' Cinema Romantico: Friday's Old Fashioned: Foreign Correspondent (1940)

Friday, September 19, 2014

Friday's Old Fashioned: Foreign Correspondent (1940)

Throughout Alfred Hitchcock’s “Foreign Correspondent” I kept flashing back to the wise words of the mysterious Mr. X (Donald Sutherland) in Oliver Stone’s “JFK” when he said “That's the real question isn't it: why? The how and the who is just scenery for the public.” He was talking, of course, about the assassination of President John F. Kennedy, but he might as well have been talking about what the Master of Suspense was trying to do 51 years earlier in 1940 while Mother England fought to keep the Nazis at bay and America sat at the bar of neutrality having highballs.


Hitchcock made the famous the MacGuffin – that is, the object keeping the plot in motion despite possessing no fundamental importance. Like, say, the uranium being kept in the cellar of Sebastian in “Notorious.” And while one might argue the secret clause in an Allied Treaty that the obligatory bad guys are attempting to obtain is the MacGuffin of “Foreign Correspondent”, this is to miss the film’s overall point. The secret clause is merely a mini-MacGuffin and the real MacGuffin is the plot itself.

Hitchcock yearned to make a statement about America entering WWII but Hitchcock wasn’t interested in booming bells and whistles. He preferred to play the audience like a piano – and so he did, employing the memoir of Vincent Sheean as his songbook. He crafts a twisty story and tells it at a galloping pace, following a disinterested American reporter, clearly meant as a stand-in for the prevailing winds of isolationism in America at the time, named Johnny Jones (Joel McCrea) but re-christened by his editor (Harry Davenport) as the more mellifluous Huntley Haverstock. He is dispatched across the Atlantic to gather news on the simmering second great war. 

There, Haverstock meets Carol Fisher (Laraine Day), the daughter of Stephen (Herbert Marshall), the man in charge of the Universal Peace Party, which has only gallant intentions. Until, of course, it doesn’t, because it turns out that Stephen is a dastardly traitor and the Universal Peace Party is pro-war and a front for an international spy ring. This means that when Haverstock falls in love with Carol and she with him, as they must, their love affair hits critical mass. Does Carol stand by her father? Can Haverstock take down the father of the woman he loves?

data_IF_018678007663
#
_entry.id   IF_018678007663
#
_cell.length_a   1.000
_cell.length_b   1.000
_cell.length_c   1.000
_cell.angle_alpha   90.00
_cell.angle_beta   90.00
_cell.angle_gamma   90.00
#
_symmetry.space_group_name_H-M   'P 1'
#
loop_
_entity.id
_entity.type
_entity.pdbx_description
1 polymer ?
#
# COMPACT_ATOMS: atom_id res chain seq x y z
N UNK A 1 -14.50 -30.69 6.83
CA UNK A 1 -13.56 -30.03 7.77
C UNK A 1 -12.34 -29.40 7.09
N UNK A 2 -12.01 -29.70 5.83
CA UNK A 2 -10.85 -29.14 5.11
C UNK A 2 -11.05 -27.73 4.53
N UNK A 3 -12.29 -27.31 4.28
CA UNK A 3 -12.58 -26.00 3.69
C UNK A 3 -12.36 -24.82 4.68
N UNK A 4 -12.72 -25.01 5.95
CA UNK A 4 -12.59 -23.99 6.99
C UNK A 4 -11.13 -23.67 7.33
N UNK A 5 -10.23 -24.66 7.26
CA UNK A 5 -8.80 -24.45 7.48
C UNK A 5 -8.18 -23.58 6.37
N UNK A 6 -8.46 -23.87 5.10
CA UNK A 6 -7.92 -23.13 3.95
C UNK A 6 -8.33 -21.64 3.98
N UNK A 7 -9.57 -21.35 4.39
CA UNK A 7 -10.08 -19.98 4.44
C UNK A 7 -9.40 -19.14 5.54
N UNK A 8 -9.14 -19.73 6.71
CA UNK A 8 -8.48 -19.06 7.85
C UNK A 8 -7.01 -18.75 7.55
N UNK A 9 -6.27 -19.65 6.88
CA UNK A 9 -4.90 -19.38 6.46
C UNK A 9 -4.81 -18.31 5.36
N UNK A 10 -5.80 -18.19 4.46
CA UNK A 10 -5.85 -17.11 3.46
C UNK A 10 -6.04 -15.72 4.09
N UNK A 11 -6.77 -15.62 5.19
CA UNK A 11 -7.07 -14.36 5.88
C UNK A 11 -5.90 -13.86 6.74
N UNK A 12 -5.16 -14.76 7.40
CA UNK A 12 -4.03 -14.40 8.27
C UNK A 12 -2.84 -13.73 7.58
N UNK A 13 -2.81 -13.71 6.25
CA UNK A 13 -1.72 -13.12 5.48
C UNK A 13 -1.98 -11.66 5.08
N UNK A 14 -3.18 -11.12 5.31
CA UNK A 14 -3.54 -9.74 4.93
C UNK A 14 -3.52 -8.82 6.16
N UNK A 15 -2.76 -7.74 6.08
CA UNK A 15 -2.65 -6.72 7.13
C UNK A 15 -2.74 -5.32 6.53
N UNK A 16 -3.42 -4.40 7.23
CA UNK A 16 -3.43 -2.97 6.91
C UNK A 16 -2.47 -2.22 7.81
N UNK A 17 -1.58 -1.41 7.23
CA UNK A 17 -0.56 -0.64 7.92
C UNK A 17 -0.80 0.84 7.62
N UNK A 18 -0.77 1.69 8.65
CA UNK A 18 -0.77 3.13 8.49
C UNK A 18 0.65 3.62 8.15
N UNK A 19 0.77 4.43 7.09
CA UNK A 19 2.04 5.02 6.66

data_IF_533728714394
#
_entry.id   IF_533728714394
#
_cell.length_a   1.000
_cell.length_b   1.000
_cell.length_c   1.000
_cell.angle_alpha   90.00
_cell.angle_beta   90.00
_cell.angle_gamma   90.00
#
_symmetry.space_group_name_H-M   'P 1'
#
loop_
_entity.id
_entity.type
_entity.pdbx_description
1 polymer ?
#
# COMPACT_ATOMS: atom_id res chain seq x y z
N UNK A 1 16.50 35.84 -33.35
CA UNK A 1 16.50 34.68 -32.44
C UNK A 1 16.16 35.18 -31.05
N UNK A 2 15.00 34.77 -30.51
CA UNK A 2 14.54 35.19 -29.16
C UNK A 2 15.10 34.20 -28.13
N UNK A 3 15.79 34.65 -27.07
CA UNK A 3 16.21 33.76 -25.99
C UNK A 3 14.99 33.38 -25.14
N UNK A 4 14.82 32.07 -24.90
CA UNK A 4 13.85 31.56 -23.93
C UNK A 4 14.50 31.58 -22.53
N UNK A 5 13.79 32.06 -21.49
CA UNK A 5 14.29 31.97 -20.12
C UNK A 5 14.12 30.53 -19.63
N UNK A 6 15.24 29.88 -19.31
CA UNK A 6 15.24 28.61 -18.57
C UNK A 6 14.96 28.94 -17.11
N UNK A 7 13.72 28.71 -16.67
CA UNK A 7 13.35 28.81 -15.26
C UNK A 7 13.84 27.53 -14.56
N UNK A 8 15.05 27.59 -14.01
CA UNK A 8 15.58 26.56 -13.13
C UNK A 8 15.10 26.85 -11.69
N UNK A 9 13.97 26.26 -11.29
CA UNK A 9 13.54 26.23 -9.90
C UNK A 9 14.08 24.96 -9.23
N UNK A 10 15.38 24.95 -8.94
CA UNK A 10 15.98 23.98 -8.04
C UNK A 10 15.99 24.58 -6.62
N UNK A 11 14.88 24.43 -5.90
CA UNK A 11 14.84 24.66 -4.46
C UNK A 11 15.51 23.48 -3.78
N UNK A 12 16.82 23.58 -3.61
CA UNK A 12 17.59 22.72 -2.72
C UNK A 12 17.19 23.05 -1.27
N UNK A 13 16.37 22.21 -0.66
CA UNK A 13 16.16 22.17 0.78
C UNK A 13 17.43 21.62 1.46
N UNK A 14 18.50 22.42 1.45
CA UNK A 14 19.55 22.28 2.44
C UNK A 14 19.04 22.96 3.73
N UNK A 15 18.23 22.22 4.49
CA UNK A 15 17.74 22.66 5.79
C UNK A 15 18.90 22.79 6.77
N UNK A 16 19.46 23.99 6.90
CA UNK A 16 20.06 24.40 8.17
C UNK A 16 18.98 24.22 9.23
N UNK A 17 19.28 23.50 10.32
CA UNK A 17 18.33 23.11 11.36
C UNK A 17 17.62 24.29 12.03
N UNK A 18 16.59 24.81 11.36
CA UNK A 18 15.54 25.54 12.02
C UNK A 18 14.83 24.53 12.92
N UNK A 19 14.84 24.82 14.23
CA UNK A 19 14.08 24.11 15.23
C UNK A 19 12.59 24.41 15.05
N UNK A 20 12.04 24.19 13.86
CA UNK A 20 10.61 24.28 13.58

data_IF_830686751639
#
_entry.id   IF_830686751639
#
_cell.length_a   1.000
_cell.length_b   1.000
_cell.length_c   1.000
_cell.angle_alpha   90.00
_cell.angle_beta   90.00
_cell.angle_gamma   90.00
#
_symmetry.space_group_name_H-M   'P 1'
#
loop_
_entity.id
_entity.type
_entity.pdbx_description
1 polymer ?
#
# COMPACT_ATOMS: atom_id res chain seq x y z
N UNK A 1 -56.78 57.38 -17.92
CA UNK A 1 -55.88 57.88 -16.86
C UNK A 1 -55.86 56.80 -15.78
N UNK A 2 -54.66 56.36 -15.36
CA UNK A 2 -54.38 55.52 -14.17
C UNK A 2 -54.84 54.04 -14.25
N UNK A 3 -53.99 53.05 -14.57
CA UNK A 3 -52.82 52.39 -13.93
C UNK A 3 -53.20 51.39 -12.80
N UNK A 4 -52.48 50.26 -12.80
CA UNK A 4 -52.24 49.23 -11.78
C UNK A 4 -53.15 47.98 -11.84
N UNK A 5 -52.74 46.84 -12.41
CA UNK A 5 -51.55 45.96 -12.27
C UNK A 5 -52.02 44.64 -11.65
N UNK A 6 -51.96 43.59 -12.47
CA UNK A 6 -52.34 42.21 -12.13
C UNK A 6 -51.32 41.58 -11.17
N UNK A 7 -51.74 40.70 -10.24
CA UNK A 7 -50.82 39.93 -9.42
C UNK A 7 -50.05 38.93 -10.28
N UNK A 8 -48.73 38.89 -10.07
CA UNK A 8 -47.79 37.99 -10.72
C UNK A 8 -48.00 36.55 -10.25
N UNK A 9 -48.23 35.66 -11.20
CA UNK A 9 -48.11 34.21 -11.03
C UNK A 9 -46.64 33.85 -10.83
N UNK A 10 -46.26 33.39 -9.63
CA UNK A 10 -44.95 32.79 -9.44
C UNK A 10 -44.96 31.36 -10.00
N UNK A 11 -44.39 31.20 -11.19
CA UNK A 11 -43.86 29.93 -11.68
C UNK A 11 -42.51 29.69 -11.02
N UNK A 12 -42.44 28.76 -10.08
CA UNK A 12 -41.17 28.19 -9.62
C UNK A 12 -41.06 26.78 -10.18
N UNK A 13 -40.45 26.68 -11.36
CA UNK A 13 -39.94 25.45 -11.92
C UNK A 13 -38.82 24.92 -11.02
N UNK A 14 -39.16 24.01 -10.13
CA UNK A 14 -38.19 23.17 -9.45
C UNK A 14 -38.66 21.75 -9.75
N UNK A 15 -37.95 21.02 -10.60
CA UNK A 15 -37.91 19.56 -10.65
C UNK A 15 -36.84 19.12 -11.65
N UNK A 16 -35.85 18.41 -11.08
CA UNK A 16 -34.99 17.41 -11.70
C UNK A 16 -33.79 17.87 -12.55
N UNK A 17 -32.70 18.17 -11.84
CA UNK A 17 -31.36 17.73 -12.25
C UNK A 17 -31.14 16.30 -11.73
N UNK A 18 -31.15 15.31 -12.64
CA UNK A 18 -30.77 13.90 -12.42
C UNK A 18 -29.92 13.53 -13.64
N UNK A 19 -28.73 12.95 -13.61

This relationship is theoretically the film’s weak point, one that generates nominal sparks and only exists in terms of increasing screenwriting “stakes”. Of course, that’s not really a problem, because emotional authenticity is beside the point. He’s like Conrad Brean, putting us through the paces, obfuscating the “why?” by focusing on the “who” and the “how”. But whereas in “Wag the Dog” Brean was using a phony war as a distraction from what was really going on, Hitchcock uses plot to distract us from the war taking shape off screen. When England finally declares war in “Foreign Correspondent”, you will remember it happening but you won’t necessarily remember thinking “put powder in the muskets and sharpen the bayonets!” The war doesn’t truly become tangible until a German boat shoots an American-bound jet bearing all our principal characters out of the sky, downing it in the ocean. And in that moment, the director finally reveals his hand.

Context is everything in propaganda and the notion of war in “Foreign Correspondent” is seen entirely through a personal context. Yes, sure, Hitler and his Nazi thugs were the personification of evil and in need of eradication, but the words “Hitler” and “Nazis” are never employed in the film. The argument for war is never placed into a global context. All we have to go on is what our protagonist has to go on, and all our protagonist has to go on is love and personal vendetta. And, by the end, Johnny Jones has truly been re-made into Huntley Haverstock, standing in the midst of the blitzkrieg as bombs fall and the Star Spangled Banner plays, speechifying. It's the first time all movie war has truly been mongered. "Keep those lights burning!" he implores America. "Cover them with steel! Ring them with guns! Build a canopy of battleships and bombing planes around them!"

It's like Uncle Sam is a velociraptor. One second you're looking him in the eyes on the recruiting poster, the next he's already grabbed and hooked you and signed you up. Beat to quarters! War! WE’RE GOING TO WAR! ... Wait, what happened?

Too bad Obama doesn’t have Hitch on staff.

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